Another batch of dismal housing data hit the economy Tuesday, including worsening foreclosure rates, piling more pressure on the government to take action that could help pull real estate out of its tailspin.
"We're still in the middle of all this," said Bob Walters, chief economist for Quicken Home Loans in Livonia, Mich., "I would expect the data to get worse before it gets better."
The numbers, in three reports released Tuesday, showed that:
• More than 1 percent of all U.S. households were in some stage of foreclosure last year, a significant increase, according to RealtyTrac, a housing data firm.
• Home values took a major swoon, with prices in a 20-city index tracked by Standard & Poor's declining by a record 7.7 percent in November. The study said Twin Cities-area prices that month were 6.6 percent lower than the year before.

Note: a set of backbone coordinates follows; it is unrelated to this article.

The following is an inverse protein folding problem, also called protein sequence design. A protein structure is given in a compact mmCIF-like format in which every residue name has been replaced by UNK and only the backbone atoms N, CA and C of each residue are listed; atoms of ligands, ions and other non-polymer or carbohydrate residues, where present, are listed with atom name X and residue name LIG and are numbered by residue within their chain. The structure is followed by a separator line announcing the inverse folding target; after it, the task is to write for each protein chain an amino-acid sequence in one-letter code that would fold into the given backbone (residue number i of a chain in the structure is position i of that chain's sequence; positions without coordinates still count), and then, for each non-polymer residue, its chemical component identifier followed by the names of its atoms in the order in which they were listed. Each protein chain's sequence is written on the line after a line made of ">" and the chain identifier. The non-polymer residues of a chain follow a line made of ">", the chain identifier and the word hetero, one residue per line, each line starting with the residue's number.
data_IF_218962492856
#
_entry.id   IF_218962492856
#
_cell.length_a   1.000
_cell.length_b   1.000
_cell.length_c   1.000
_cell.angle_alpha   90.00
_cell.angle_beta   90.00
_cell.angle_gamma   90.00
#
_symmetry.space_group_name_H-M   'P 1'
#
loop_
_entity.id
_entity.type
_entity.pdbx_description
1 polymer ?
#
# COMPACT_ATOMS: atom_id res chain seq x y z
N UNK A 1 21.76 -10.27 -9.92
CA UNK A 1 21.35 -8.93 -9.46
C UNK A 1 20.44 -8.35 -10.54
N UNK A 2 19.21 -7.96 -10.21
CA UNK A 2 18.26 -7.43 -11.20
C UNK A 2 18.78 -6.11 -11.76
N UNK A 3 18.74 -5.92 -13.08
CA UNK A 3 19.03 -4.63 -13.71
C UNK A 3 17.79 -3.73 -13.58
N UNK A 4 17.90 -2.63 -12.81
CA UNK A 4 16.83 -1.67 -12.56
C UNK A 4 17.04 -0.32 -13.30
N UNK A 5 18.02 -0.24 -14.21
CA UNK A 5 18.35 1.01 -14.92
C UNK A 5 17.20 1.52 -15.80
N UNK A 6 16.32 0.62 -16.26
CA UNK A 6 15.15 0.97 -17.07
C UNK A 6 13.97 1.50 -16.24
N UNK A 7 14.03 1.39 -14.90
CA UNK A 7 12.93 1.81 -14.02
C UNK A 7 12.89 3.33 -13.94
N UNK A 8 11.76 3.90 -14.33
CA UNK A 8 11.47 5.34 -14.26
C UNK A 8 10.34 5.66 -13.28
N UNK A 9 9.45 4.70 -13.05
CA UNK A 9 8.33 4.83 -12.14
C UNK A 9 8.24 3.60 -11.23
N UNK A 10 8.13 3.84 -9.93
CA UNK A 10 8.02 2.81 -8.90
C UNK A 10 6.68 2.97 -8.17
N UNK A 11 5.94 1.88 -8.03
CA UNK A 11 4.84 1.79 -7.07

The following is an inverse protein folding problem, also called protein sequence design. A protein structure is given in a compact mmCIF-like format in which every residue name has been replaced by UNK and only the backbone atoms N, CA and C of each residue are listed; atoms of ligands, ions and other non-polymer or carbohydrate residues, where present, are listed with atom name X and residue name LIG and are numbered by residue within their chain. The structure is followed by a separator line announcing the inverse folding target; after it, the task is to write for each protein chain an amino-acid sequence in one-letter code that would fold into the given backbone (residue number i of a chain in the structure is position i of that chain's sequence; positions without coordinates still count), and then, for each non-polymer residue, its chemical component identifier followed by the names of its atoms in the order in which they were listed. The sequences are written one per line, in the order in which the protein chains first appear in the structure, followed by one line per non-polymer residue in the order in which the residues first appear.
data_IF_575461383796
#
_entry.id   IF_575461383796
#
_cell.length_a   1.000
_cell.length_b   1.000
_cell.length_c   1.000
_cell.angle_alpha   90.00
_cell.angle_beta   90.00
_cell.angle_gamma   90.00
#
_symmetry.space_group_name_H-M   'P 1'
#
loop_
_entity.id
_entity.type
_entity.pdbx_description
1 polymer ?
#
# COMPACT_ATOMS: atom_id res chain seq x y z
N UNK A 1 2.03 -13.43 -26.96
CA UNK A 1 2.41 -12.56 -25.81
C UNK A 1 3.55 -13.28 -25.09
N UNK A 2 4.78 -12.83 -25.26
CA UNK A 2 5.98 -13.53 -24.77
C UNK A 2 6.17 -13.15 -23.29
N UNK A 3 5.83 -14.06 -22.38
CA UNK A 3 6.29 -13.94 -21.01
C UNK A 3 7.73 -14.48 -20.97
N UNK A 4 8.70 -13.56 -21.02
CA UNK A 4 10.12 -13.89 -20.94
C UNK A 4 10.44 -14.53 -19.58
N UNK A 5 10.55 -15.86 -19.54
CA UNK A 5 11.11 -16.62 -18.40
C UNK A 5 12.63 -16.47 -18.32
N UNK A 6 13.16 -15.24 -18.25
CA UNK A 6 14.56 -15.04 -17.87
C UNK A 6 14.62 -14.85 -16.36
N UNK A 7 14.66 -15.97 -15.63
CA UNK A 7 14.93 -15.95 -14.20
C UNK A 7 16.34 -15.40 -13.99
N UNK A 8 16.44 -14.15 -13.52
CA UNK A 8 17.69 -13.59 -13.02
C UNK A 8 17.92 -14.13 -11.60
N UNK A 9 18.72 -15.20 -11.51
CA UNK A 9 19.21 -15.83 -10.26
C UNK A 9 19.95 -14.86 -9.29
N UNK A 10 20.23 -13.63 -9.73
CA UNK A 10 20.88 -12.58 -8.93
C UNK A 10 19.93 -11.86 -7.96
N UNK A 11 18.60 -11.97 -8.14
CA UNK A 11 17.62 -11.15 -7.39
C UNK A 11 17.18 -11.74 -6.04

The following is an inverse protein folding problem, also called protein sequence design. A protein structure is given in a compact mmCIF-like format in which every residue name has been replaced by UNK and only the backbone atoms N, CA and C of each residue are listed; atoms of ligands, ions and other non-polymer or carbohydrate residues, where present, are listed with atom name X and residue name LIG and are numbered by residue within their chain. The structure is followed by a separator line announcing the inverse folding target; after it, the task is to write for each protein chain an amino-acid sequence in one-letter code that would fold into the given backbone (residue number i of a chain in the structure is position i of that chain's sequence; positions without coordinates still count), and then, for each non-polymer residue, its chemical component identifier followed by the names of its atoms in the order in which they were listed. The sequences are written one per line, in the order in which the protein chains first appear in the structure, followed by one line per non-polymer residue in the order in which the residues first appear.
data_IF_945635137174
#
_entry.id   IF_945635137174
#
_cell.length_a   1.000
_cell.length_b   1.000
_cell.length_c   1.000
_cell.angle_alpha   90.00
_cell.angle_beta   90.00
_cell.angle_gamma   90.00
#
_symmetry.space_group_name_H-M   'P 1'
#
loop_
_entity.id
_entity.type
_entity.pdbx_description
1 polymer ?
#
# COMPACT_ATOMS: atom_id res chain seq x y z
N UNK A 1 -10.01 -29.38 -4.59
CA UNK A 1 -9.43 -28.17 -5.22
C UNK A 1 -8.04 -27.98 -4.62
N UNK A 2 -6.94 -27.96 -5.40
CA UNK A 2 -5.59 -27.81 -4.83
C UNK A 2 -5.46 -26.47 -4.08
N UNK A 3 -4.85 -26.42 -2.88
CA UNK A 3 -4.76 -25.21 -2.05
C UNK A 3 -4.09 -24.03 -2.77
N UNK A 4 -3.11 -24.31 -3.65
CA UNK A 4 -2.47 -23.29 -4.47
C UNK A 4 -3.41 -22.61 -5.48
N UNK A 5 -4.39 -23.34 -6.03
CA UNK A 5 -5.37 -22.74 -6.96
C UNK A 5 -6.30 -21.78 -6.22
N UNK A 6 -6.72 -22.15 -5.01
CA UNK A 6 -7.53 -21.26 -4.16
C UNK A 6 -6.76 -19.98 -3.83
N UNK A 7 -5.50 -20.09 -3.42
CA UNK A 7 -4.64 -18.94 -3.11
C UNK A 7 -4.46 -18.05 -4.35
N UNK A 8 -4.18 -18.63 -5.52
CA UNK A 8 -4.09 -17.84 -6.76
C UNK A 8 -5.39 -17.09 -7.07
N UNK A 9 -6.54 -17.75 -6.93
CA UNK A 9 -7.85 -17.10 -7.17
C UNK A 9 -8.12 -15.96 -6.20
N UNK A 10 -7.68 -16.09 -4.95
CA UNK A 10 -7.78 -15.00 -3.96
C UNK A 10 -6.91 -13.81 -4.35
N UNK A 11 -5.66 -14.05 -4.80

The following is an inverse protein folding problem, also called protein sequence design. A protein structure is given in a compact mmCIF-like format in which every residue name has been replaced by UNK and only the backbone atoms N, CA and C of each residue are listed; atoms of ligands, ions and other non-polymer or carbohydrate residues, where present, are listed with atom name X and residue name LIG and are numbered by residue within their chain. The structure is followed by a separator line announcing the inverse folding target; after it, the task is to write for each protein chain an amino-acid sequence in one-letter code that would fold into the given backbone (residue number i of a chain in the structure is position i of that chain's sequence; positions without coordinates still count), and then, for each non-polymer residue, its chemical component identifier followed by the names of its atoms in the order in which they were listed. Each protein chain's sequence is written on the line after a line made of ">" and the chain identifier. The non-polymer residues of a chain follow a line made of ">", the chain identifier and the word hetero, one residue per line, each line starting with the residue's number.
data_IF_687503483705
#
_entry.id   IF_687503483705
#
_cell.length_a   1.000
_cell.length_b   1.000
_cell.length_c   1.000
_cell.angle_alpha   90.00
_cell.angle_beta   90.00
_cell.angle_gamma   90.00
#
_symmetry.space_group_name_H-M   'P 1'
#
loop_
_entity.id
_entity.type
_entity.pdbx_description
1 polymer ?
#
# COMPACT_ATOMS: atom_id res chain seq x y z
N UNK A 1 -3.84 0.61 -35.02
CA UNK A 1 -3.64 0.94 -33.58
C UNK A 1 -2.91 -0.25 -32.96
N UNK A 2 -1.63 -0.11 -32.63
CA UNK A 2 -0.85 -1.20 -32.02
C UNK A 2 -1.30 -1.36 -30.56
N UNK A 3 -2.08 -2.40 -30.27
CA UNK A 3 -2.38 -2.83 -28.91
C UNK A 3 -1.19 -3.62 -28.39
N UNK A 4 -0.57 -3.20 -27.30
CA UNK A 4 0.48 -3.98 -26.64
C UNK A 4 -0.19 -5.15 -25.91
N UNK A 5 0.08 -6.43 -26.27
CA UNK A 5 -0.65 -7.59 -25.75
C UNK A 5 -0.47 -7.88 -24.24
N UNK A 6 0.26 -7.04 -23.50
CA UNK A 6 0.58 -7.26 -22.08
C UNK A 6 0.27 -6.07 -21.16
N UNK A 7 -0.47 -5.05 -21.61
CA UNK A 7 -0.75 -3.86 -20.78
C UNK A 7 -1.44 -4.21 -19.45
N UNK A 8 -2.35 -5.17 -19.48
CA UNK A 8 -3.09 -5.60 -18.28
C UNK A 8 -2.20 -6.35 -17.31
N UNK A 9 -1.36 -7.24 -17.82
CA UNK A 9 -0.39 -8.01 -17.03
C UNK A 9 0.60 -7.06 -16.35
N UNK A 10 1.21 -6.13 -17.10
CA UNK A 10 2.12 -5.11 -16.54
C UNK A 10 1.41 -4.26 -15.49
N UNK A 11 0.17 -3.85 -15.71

• The rate of homeownership saw its biggest one-year drop on record, and the number of vacant homes climbed to 2.18 million from 2.07 million, the Census Bureau reported.
The numbers likely mean that the decline has further to go, observers said.
"Six months ago, people were saying we will see prices hit rock-bottom, and now I don't think we're seeing even the most optimistic people saying that," said Geoff Smith, vice president of the Woodstock Institute in Chicago, which has studied foreclosure trends.
Smith said that if there's any room for encouragement in the dreary data, it is that the ongoing decline in property values will make homes more affordable and pull buyers back into the market.
"If you see property values coming back down to earth, that's where you're going to see a recovery, in affordability," he said.